Falling behind or wrestling in a close match didn’t rattle North Carolina State’s Jakob Camacho Thursday in the first round of the NCAA Division I wrestling championships.
For most of the year, Camacho has dominated on the mat. But a close match or two didn’t bother the Danbury High graduate. The sixth-seeded Camacho (10-2) won both of his bouts at 125 pounds to advance to Friday’s quarterfinals.
Camacho will face No. 3 seed Brandon Courtney of Arizona State (13-0) when wrestling resumes Friday morning at 11 a.m. at the Enterprise Center in St. Louis.
Sacred Heart had two wrestlers in the tournament for the first time since 2007 but Newtown’s Joe Accousti (184) and Nick Palumbo (157) were each eliminated after a pair of losses.
Both Pioneer wrestlers began their collegiate careers at other schools. Accousti spent two years wrestling for Appalachian State while Palumbo wrestled one year for Buffalo. But both finally earned a trip to the NCAA tournament in the red and grey of the Pioneers.
“It was great that they were here. We had some tough draws and some tough competition but that is what you get at the national tournament,” Sacred Heart coach John Clark said. “We had hoped to do better but they’re both coming back next year.”
Accousti lost his NCAA tournament debut when No. 32 seed Jha’Quan Anderson of Gardner-Webb won with a takedown with 17 seconds remaining on overtime, 3-1. Accousti (4-6) took a 1-0 lead with an escape early in the second period but Anderson tied it with an escape of his own midway through the third period.
Each had a few opportunities for a takedown in regulation but couldn’t finish. In OT, Anderson did finish. He was able to grab a single leg, drove hard like a linebacker and lifted Accousti off the mat. Up the air, Accousti could do little to defend and Anderson brought him down to the mat for the match-winning takedown.
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In the consolation round, Pitt’s Gregg Harvey got three takedowns on Accousti in an 8-0 decision.
Palumbo (5-5) found wrestling a pair of tall and lanky opponents challenging. In his first match against 5-foot-10 Kendall Coleman of Purdue, the Boilermaker wrestler was able to use his long arms to fend off takedown attempts from Palumbo and get inside for his takedown attempts.
Coleman, who was seeded ninth at 157, had three takedowns in the first period and a 6-3 lead after three minutes. Palumbo escaped early in the second period to cut the lead to two but Coleman was able to get in a solid double-leg takedown, tackle Palumbo and drive him off the mat for another takedown and a commanding 8-4 lead. Coleman won, 15-5.
In his second match, Palumbo had a rematch of his EIWA semifinal win over Parker Kropman of Drexel. In his EIWA victory, Palumbo had a key takedown and four-point near fall to take command early.
This time, it was Kropman with the first takedown after a scramble with 12 seconds left in the first period. An escape and a takedown with 23 seconds left in the second period extended Kropman’s lead to 5-0.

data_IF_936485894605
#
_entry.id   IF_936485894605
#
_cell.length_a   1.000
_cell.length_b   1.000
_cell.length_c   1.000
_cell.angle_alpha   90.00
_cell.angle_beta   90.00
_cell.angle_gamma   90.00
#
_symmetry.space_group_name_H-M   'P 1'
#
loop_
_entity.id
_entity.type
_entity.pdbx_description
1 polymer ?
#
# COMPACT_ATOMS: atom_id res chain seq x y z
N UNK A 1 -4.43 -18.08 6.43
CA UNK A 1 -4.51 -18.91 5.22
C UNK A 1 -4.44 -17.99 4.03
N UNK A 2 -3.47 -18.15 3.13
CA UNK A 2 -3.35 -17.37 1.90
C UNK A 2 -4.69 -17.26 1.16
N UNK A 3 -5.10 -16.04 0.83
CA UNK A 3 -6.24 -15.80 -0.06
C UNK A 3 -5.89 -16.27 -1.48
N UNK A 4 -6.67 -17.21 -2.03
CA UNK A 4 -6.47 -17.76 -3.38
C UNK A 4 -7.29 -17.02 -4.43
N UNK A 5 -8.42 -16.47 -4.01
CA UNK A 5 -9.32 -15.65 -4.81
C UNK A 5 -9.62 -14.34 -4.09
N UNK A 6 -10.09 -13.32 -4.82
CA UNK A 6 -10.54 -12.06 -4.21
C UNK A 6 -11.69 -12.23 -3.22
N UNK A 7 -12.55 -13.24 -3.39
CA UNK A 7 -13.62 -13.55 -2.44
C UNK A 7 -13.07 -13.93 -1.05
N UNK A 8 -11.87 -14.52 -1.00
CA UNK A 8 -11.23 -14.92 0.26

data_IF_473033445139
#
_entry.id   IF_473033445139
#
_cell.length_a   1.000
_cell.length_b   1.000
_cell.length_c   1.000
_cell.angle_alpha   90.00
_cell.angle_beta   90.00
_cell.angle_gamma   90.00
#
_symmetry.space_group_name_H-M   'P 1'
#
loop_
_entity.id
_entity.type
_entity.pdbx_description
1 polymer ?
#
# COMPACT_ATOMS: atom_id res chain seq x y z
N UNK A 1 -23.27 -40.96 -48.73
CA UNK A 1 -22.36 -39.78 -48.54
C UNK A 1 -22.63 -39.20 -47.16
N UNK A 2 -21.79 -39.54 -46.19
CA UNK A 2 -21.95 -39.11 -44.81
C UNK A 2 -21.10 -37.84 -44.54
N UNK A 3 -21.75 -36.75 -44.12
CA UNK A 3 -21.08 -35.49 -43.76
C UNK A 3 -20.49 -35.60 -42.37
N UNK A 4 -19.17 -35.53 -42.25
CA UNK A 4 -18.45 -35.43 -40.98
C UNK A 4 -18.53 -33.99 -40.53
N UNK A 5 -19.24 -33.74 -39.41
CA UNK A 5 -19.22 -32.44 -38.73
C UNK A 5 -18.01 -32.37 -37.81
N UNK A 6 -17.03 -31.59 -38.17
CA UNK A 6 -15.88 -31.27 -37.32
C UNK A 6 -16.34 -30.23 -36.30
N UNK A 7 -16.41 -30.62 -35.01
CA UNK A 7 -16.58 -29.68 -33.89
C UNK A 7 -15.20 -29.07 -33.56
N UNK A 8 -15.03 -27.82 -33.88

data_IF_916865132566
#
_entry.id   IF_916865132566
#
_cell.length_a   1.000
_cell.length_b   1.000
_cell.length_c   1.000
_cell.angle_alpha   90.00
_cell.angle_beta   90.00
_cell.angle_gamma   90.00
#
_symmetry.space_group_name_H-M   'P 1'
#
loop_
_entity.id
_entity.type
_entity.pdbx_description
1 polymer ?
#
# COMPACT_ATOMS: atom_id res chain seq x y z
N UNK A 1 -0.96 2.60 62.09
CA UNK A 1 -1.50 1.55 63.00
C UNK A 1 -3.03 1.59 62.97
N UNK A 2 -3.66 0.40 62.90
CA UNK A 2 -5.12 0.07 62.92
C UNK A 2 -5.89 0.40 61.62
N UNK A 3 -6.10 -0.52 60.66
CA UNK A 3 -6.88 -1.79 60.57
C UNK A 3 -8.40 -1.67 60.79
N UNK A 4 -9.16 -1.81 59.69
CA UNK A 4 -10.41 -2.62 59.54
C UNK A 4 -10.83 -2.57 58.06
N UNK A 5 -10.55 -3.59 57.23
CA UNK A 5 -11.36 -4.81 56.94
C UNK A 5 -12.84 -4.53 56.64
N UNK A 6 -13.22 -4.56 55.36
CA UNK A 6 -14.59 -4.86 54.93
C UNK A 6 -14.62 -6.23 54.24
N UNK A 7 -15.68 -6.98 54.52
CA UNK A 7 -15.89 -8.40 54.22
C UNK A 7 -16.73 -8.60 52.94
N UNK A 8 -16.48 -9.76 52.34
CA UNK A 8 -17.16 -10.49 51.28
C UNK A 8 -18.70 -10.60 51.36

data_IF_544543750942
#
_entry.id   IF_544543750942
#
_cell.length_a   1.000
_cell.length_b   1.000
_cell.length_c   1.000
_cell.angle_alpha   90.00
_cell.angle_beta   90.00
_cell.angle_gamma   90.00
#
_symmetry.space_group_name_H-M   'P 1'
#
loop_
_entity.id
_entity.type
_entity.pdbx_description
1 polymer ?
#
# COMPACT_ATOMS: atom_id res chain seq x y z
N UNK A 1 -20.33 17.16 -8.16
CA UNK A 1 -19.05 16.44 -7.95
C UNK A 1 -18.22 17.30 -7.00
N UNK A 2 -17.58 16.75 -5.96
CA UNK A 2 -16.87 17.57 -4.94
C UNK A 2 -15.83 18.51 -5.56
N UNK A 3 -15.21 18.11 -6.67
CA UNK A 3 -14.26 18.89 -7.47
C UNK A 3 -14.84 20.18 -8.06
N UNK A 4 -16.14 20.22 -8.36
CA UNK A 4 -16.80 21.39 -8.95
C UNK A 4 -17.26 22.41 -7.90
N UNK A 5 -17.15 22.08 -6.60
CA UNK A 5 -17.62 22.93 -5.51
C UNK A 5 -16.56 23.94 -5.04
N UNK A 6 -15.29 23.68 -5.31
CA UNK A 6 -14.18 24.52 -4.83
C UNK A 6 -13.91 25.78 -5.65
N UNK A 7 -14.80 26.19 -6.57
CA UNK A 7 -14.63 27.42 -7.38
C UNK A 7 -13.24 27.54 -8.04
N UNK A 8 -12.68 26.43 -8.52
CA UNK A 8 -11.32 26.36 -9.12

Palumbo cut the lead to 5-2 with a second escape with 1:30 left in the bout and got a takedown with 52 seconds remaining to trim the lead to one, 5-4. Palumbo left Kropman go to try and get a match-tying takedown but couldn’t get it in an 8-5 defeat.
“It was a good experience for the kids,” Clark said. “Hopefully, they can build off this and see that it is attainable to do better here if they work hard in the off season.”
Camacho was down 4-0 early in his first round bout against American’s Gage Curry after giving up a takedown and a two-point near fall. But Camacho got two takedowns in the final 1:17 of the first period, including a takedown with one second left in the period to tie the match at 5-5.
In the second period, Camacho had two takedowns and a four-point near fall and in the third period, he had another three takedowns in a 21-9 victory.
In his second round match with No. 11 Dylan Ragusin of Michigan, Camacho led 4-3 after two periods and extended his lead to 7-2 early in the third period.
That was before a mad scramble on the mat left Ragusin down by one with 59 seconds remaining. In the span of about four seconds, Ragusin got a reversal on Camacho, who immediately reversed him.
Ragusin got another reversal and exposed Camacho’s back before Camacho escaped to cut the lead to one, 9-8. After a lengthy video review, the match resumed and Camacho was able to stay out of trouble for the remainder of the bout. He picked up a point for 1:02 in riding time to earn a 10-8 decision.
This was Camacho’s first NCAA tournament experience. He qualified for the 2020 tournament but it was cancelled as the COVID-19 pandemic began sweeping across the country.
After the first session, North Carolina State was in fourth place after winning eight of their first nine matches. Camacho was one of four Wolfpack wrestlers to earn bonus points. Iowa led after one session with Penn State second and Missouri third.